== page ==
Properties of the Riemann zeta distribution.

Speaker: 

Michael Cranston

Institution: 

UCI

Time: 

Wednesday, November 10, 2021 - 2:00pm to 3:00pm

Location: 

510R

In this talk we will discuss properties of integers selected according to the Riemann zeta distribution. We will emphasize two aspects of this distribution. The first is its faithful similarity to properties of an integer chosen according to the uniform distribution on a finite interval. The second aspect will be the appearance of Poisson behavior under this distribution. The Riemann zeta function is given for $\mbox{Re} z>1$ by 

$$\zeta(z)=\sum_{n=1}^\infty \frac{1}{n^z}.$$

An alternative description is given by

$$\zeta(z)=\Pi_{p\in\mathcal{P}}\lt(1-\frac{1}{p^z}\rt)^{-1},$$

where $\mathcal{P}$ denotes the set of primes.

In our discussions we will replace the complex $z$ by a real number $s>1.$ We will denote by $X_s$ a random variable with the distribution

P(X_s=n)=\frac{1}{\zeta(s)n^s},\, n=1,2,3,\cdots.

The statistical properties of $X_s$ is the focus of the talk.

The talk is based on joint work with Adrien Peltzer.

Clustering a mixture of Gaussians with unknown covariance

Speaker: 

Mateo Diaz

Institution: 

Caltech

Time: 

Wednesday, November 3, 2021 - 2:00pm to 3:00pm

Host: 

Location: 

510R Rowland Hall

Clustering is a fundamental data scientific task with broad application. This talk investigates a simple clustering problem with data from a mixture of Gaussians that share a common but unknown, and potentially ill-conditioned, covariance matrix. We start by considering Gaussian mixtures with two equally-sized components and derive a Max-Cut integer program based on maximum likelihood estimation. We show its solutions achieve the optimal misclassification rate when the number of samples grows linearly in the dimension, up to a logarithmic factor. However, solving the Max-cut problem appears to be computationally intractable. To overcome this, we develop an efficient spectral algorithm that attains the optimal rate but requires a quadratic sample size. Although this sample complexity is worse than that of the Max-cut problem, we conjecture that no polynomial-time method can perform better. Furthermore, we present numerical and theoretical evidence that supports the existence of a statistical-computational gap. Finally, we generalize the Max-Cut program to a k-means program that handles multi-component mixtures with possibly unequal weights and has similar guarantees.

Learning low degree functions in logarithmic number of random queries

Speaker: 

Paata Ivanishvili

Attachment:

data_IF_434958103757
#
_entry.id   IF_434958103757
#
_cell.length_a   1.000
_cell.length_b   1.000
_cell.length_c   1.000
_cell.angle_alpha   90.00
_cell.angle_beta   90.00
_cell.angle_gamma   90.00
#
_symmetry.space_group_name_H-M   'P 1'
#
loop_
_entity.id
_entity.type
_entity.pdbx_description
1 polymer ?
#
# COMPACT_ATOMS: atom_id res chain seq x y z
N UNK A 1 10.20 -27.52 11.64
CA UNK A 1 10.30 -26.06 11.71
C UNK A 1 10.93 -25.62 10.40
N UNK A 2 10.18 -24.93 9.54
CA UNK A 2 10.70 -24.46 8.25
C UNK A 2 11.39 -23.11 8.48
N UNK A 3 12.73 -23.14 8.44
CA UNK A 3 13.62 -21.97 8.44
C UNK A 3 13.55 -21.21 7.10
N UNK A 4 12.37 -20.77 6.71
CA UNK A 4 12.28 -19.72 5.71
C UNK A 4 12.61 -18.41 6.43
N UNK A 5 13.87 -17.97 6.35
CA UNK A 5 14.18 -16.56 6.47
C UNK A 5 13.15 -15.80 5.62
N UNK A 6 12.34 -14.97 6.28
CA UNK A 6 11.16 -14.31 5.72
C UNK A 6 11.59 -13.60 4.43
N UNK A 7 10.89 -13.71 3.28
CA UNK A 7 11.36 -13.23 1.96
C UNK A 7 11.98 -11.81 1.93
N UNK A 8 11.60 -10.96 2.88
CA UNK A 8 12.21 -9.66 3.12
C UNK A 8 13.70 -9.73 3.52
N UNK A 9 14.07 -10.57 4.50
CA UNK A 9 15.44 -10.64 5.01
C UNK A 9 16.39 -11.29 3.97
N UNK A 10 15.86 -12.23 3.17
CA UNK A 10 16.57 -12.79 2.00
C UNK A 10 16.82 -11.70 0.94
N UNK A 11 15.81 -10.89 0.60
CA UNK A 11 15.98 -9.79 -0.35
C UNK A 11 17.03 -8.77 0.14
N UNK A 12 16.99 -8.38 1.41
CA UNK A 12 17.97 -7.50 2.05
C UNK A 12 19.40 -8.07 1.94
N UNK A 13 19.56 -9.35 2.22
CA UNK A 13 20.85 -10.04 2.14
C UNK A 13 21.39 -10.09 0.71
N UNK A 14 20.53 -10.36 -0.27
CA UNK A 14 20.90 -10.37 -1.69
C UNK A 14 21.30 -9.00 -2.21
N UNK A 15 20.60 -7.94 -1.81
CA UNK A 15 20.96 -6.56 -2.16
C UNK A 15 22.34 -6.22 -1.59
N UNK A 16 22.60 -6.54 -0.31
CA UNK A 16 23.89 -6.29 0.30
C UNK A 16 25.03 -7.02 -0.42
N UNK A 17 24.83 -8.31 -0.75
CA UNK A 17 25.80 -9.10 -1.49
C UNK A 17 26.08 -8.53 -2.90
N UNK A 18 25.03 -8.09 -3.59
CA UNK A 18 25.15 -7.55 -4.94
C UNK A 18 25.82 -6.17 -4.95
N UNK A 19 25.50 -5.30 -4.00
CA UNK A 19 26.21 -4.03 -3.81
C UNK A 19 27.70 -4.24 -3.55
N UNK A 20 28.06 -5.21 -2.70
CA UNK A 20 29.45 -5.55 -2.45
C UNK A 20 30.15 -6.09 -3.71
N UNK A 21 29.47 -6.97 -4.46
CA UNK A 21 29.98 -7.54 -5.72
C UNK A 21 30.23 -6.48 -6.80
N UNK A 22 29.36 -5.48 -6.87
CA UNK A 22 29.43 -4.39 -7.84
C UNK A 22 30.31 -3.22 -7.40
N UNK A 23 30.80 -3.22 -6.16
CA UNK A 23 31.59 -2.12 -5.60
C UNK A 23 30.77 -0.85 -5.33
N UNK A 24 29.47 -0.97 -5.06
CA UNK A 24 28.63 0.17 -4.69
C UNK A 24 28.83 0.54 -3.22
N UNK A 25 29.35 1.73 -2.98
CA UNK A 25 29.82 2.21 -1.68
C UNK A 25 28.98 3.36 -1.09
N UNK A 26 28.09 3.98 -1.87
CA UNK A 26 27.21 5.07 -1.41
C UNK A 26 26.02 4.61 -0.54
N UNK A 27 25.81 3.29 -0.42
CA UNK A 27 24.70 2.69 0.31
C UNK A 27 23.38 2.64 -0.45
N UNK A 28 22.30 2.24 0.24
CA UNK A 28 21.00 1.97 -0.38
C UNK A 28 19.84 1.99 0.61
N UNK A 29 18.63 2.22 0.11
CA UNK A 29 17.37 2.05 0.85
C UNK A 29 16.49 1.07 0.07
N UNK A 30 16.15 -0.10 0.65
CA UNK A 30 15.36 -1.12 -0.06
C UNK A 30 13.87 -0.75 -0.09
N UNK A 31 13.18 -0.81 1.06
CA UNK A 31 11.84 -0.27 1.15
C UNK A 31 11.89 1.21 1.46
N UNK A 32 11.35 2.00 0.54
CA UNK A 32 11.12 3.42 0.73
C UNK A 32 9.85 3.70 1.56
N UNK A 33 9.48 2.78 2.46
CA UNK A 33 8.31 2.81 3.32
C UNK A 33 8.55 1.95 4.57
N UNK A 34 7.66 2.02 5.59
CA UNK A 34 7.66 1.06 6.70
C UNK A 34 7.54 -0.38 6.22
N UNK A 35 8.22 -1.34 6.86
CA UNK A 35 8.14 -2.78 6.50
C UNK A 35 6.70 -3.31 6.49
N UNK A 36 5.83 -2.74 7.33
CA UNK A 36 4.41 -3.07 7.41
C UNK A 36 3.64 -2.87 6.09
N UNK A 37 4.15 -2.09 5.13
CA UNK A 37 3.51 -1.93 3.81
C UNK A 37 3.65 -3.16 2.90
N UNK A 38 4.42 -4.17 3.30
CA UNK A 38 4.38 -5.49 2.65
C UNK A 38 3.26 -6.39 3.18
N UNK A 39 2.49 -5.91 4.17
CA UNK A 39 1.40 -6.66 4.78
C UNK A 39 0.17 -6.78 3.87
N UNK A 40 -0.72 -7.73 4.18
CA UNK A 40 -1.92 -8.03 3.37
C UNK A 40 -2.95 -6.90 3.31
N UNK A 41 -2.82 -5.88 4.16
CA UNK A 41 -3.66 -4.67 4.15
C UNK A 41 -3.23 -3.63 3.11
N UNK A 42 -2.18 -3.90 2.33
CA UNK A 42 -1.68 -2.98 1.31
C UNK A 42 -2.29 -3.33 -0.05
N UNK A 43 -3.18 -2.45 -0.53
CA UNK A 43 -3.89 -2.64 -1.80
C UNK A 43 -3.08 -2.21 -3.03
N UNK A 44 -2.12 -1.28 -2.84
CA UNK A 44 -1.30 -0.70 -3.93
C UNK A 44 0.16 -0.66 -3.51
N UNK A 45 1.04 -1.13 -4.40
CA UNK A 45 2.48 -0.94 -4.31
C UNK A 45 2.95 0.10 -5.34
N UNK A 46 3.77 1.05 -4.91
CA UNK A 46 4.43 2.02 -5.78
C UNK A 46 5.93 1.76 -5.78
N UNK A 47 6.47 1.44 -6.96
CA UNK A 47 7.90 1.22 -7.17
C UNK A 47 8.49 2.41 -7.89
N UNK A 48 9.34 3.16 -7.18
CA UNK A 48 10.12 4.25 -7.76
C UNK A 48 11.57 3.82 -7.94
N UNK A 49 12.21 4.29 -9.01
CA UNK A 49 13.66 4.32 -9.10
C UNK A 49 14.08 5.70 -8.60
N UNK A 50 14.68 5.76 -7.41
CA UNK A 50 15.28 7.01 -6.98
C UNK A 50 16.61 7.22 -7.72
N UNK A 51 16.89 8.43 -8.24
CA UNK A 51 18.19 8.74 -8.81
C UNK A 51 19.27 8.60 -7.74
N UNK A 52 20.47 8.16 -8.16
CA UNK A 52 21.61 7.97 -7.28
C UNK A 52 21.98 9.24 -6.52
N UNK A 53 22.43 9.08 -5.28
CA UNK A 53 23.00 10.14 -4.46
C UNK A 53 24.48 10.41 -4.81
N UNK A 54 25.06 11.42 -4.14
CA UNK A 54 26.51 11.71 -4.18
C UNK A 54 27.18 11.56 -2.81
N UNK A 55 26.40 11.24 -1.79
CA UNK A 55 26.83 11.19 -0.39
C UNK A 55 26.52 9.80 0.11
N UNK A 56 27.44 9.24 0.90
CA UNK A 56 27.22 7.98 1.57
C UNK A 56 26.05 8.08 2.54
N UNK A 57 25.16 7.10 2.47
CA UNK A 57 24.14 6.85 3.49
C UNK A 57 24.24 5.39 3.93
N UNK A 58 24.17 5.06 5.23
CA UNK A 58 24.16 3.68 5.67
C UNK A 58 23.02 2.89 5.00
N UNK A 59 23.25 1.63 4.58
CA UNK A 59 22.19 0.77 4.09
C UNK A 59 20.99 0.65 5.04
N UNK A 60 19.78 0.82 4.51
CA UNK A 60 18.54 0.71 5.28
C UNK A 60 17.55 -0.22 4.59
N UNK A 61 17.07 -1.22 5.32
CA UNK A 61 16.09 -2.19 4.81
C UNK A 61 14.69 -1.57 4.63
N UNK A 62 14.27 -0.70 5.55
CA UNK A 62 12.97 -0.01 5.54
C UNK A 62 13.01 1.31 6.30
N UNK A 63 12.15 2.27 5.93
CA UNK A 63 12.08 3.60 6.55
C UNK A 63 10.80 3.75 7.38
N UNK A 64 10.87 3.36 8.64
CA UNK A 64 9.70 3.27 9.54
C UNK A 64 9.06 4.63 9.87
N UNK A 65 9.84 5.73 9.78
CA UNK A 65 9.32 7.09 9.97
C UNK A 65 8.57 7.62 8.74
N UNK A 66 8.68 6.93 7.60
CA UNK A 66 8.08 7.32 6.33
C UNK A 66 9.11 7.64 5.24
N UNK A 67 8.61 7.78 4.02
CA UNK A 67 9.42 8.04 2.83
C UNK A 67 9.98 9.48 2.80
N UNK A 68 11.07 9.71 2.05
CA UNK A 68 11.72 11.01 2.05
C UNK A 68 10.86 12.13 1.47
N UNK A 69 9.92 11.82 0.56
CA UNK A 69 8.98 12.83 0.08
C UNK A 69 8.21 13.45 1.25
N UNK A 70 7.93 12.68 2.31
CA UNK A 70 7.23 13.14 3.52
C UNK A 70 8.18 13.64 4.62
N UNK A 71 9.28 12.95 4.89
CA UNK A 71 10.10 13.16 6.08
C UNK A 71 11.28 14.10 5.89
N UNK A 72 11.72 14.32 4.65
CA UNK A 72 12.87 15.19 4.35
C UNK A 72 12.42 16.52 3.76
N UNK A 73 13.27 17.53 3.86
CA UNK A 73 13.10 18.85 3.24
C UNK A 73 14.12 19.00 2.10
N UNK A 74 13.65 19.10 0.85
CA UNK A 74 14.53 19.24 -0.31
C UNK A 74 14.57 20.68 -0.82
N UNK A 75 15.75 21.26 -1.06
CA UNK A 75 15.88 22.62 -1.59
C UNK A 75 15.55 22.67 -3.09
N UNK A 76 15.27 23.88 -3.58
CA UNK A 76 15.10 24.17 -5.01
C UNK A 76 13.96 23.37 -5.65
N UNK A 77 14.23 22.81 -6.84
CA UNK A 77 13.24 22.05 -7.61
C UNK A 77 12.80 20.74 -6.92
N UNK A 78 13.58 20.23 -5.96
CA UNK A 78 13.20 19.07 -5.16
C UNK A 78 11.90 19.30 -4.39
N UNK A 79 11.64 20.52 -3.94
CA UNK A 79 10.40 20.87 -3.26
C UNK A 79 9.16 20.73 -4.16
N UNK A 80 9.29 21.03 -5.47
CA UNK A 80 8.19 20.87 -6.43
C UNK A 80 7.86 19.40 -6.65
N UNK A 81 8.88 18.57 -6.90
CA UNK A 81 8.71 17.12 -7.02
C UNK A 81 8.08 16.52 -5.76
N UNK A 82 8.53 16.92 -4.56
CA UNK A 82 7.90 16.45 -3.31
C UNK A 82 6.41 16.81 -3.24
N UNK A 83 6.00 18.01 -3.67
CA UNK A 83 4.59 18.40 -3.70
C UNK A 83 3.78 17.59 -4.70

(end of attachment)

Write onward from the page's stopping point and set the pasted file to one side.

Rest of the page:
Institution: 

UCI

Time: 

Wednesday, October 27, 2021 - 2:00pm to 3:00pm

Location: 

Rowland Hall 510R

Perhaps a very basic question one asks in learning theory is as follows: we are given a  function f on the hypercube {-1,1}^n, and we are allowed to query samples (X, f(X)) where X is uniformly distributed on {-1,1}^n. After getting these samples (X_1, f(X_1)), ..., (X_N, f(X_N)) we would like to construct a function h which approximates f up to an error epsilon (say in L^2). Of course h is a random function as it involves i.i.d. random variables X_1, ... , X_N in its construction. Therefore, we want to construct such h which can only fail to approximate f with probability at most delta. So given parameters epsilon, delta  in (0,1) the goal is to minimize the number of random queries N. I will show that around log(n) random queries are sufficient to learn bounded "low-complexity" functions. Based on joint work with Alexandros Eskenazis. 

Odd subgraphs are odd

Speaker: 

Asaf Ferber

Institution: 

UCI

Time: 

Wednesday, October 20, 2021 - 2:00pm to 3:00pm

Location: 

510R

In this talk we discuss the problems of finding large induced subgraphs of a given graph G with some degree-constraints. We survey some classical results, present some intersting and challenging open problems, and sketch solutions to some of them. 

This is based on joint works with Liam Hardiman and Michael Krivelevich. 

Sharp matrix concentration

Speaker: 

March Boedihardjo

Institution: 

UCI

Time: 

Wednesday, October 13, 2021 - 2:00pm to 3:00pm

Location: 

510R

Classical matrix concentration inequalities are sharp up to a logarithmic factor. This logarithmic factor is necessary in the commutative case but unnecessary in many classical noncommutative cases. We will present some matrix concentration results that are sharp in many cases, where we overcome this logarithmic factor by using an easily computable quantity that captures noncommutativity. Joint work with Afonso Bandeira and Ramon van Handel. Paper: https://arxiv.org/abs/2108.06312

Gaussian Spherical Tessellations and Learning Adaptively

Speaker: 

Anna Ma

Institution: 

UCI

Time: 

Wednesday, October 6, 2021 - 2:00pm to 3:00pm

Location: